Traveling back thousands of years by reviving KSA's Al-Ula

Archaeological treasures in the northwestern region of the Kingdom are older than Saudi Arabia itself, and barely known to the world. (AFP)
Updated 22 September 2018
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Traveling back thousands of years by reviving KSA's Al-Ula

  • The RCU is joining forces with the Arab World Institute in Paris to produce a touring exhibition

JEDDAH: Bathing in the scorching sun of Saudi Arabia for the past 4,000 years and sitting among the sandy dunes of the northwestern region of the Kingdom, lie the country’s archaeological treasures. These treasures are even older than Saudi Arabia itself, and barely known to the world.
The area covers about 52 hectares of well-preserved land in which there are tombs handcrafted out of the rocks, relics from ancient civilizations such as the Greeks and the Romans, archaeological riches dating back 4,000 years and other priceless artifacts from the Ottoman Empire.
The somewhat forgotten land is going to be brought into the spotlight by the year 2020 as a historic collaboration takes place between Saudi Arabia and France.
France excels in the art of preserving history so it is the perfect alliance to meet the goals of making Al-Ula a tourist attraction.
Saudis are cooperating with France in preserving and promoting culture and archaeology.
The French consider this project so prestigious that Gerard Mestrallet, a special envoy of the president, has been appointed for Al-Ula. Both countries share a common approach to national heritage; that culture transcends all borders and should be accessible to all who seek to observe history.
The agreement was signed in the presence of Saudi Arabia’s Crown Prince Mohammed bin Salman and French President Emmanuel Macron as well as Al-Ula governor, the special envoy to Al-Ula and France’s foreign minister. Against the walls of Paris’s Musee De Arts Decoratifs — a wing of the Louvre Palace — sit the illuminated sandstones for the French to experience a sliver of Saudi Arabia’s rich heritage. The Royal Commission of Al-Ula (RCU) has signed an agreement with Campus France, described as the leading international academic and vocational public institution in France, to train young Saudi women and men to become aspiring archaeologists.
The RCU is joining forces with the Arab World Institute in Paris to produce a touring exhibition. Public transport, hotels and restaurants are also part of the plan.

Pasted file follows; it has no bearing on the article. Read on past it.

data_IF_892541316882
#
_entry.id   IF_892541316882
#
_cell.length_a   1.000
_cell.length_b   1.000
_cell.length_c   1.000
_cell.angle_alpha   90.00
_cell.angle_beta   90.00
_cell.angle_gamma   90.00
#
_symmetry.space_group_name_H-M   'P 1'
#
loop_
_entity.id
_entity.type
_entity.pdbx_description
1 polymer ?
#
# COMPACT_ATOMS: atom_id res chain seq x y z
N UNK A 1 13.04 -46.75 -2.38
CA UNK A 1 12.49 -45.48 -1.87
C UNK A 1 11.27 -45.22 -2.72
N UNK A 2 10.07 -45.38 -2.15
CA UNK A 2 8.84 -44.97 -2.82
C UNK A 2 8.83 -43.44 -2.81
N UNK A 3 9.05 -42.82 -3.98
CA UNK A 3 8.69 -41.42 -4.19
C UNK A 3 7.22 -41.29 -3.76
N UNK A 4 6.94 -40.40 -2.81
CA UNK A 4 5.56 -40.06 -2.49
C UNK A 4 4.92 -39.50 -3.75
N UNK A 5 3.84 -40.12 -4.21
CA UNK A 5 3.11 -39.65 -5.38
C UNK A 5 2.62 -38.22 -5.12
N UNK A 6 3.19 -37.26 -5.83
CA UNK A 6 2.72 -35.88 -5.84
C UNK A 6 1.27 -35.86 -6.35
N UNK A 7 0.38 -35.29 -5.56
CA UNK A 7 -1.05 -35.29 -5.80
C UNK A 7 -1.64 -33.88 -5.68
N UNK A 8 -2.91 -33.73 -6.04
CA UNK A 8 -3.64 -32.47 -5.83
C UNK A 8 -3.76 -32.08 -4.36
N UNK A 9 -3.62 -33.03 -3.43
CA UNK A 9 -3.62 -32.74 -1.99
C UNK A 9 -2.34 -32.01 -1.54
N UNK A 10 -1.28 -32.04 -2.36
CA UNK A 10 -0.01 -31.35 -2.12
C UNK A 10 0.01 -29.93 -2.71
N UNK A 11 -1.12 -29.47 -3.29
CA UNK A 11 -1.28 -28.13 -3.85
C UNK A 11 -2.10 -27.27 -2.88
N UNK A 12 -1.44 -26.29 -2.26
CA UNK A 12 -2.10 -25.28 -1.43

More than 2,100 people applied for traineeships: 200 young Saudi men and women will be trained by the most prestigious institutes in the world; part of the 1.2 million new tourist jobs are expected to be created under Vision 2030.
Cutting-edge technologies and methods such as aerial LiDAR (light detection and ranging), scanning and photos taken from light aircraft, helicopter and drones will also be used.


First group of Sundanese pilgrims arrive in Jeddah

Updated 18 July 2019
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First group of Sundanese pilgrims arrive in Jeddah

  • Jeddah Islamic Port will receive pilgrims until Aug. 6 and more than 266 personnel will be involved in overseeing this year’s Hajj season
  • The president of the Saudi Ports Authority (MAWANI) and other dock officials greeted 1,633 pilgrims as they disembarked at Jeddah Islamic Port following their voyage from Sawakin, Sudan

JEDDAH: Saudi Arabia has welcomed the first group of Sudanese Hajj pilgrims to arrive in the Kingdom by sea.
The president of the Saudi Ports Authority (MAWANI), Saad bin Abdul Aziz Al-Khalb, and other dock officials greeted 1,633 pilgrims as they disembarked at Jeddah Islamic Port following their voyage from Sawakin in Sudan.
Al-Khalb said the operational plan prepared for this year’s Hajj aimed to receive 22,000 pilgrims through Jeddah Islamic Port, a 37 percent increase on 2018. He added that 22 trips using four ferries were planned, representing a 29 percent rise in the number of sea journeys on the previous year.
The authority, in cooperation with different government sectors and agencies, aims to ensure Hajj pilgrims’ comfort during their stay in the Kingdom.
Jeddah Islamic Port will receive pilgrims until Aug. 6 and more than 266 personnel will be involved in overseeing this year’s Hajj season. These workers will include maritime pilots, ship captains, technical and operational supervisors, security teams, staff responsible for operations at the station, and technical affairs managers.